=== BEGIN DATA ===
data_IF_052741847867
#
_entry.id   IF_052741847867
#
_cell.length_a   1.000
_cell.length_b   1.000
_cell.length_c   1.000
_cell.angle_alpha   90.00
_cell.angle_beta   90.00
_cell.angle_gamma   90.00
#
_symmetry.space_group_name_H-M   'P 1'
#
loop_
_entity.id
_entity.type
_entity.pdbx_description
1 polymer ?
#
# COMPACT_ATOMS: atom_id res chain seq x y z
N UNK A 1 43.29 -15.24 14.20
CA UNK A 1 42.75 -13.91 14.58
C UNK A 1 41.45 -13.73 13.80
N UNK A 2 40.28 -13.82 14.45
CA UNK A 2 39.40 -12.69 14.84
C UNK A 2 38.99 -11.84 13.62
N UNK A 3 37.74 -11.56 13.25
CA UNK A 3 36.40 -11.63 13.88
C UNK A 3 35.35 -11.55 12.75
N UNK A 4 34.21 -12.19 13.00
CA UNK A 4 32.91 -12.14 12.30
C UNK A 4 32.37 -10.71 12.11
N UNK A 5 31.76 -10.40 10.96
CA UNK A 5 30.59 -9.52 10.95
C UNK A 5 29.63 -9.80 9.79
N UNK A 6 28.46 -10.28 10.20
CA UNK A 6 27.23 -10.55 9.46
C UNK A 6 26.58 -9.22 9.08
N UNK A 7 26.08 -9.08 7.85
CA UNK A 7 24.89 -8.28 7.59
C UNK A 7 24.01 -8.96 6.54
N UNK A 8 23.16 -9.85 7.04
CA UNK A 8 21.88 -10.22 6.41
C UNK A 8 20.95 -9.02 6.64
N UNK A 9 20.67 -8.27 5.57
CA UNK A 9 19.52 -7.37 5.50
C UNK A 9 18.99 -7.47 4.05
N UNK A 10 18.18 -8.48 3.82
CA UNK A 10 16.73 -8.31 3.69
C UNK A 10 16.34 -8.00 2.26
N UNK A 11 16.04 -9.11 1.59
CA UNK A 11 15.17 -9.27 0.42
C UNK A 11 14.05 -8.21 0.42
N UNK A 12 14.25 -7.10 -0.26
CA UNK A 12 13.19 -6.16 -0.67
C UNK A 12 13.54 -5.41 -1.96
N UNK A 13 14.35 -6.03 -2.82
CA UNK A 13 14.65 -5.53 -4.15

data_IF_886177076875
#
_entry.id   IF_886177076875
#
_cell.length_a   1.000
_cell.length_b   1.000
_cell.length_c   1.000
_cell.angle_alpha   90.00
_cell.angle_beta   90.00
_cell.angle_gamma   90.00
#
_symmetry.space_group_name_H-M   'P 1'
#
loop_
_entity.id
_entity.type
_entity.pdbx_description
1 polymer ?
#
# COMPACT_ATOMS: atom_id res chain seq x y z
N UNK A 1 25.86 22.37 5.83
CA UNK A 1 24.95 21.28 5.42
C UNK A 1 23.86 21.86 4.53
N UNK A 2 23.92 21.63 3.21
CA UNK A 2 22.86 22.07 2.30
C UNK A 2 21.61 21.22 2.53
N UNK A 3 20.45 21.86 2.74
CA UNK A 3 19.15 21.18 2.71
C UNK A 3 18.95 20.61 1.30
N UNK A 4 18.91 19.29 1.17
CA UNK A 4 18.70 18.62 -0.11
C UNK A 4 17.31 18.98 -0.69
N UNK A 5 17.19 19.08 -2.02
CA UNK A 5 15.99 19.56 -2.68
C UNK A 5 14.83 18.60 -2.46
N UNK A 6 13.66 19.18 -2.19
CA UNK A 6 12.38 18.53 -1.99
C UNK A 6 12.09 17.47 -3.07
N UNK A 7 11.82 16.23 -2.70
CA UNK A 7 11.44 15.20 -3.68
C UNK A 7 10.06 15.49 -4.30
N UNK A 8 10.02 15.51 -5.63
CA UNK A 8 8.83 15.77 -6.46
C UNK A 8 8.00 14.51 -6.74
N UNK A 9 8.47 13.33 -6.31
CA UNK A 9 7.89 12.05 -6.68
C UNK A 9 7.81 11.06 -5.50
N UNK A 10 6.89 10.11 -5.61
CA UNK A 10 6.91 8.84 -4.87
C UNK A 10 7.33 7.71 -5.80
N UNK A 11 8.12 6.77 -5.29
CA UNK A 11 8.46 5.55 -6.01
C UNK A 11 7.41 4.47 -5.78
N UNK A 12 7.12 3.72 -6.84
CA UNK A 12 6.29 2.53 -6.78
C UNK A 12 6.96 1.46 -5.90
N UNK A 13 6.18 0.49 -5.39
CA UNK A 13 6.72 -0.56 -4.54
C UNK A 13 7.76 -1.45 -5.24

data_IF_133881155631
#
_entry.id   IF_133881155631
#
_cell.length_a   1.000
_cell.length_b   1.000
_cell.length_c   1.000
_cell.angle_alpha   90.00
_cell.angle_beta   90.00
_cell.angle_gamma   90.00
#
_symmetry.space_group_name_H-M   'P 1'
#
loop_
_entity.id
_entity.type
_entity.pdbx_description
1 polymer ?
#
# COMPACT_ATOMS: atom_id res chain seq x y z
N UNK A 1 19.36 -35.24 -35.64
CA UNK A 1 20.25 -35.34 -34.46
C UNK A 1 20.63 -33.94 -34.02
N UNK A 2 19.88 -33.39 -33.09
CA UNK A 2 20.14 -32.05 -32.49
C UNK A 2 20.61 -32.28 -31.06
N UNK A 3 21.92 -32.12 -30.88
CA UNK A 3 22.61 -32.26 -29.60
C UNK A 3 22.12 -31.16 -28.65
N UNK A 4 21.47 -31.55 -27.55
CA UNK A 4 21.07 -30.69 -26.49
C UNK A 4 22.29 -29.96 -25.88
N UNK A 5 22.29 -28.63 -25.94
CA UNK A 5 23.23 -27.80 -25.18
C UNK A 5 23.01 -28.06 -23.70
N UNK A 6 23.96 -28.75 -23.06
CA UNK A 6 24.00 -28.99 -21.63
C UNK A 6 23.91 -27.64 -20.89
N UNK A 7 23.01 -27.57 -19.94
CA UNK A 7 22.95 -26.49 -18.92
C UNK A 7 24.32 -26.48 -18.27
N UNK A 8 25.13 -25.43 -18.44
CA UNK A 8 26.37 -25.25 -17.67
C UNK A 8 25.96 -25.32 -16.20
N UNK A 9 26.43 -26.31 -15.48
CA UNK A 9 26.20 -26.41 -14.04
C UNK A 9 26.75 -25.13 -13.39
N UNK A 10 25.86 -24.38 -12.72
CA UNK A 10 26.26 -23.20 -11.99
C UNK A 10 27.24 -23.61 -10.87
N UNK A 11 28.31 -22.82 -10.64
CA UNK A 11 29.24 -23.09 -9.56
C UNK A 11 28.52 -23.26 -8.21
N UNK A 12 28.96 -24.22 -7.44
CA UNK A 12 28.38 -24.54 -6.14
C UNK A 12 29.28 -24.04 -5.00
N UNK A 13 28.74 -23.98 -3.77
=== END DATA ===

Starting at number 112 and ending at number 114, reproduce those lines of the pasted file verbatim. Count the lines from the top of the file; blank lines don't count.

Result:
N UNK A 12 7.12 3.72 -6.84
CA UNK A 12 6.29 2.53 -6.78
C UNK A 12 6.96 1.46 -5.90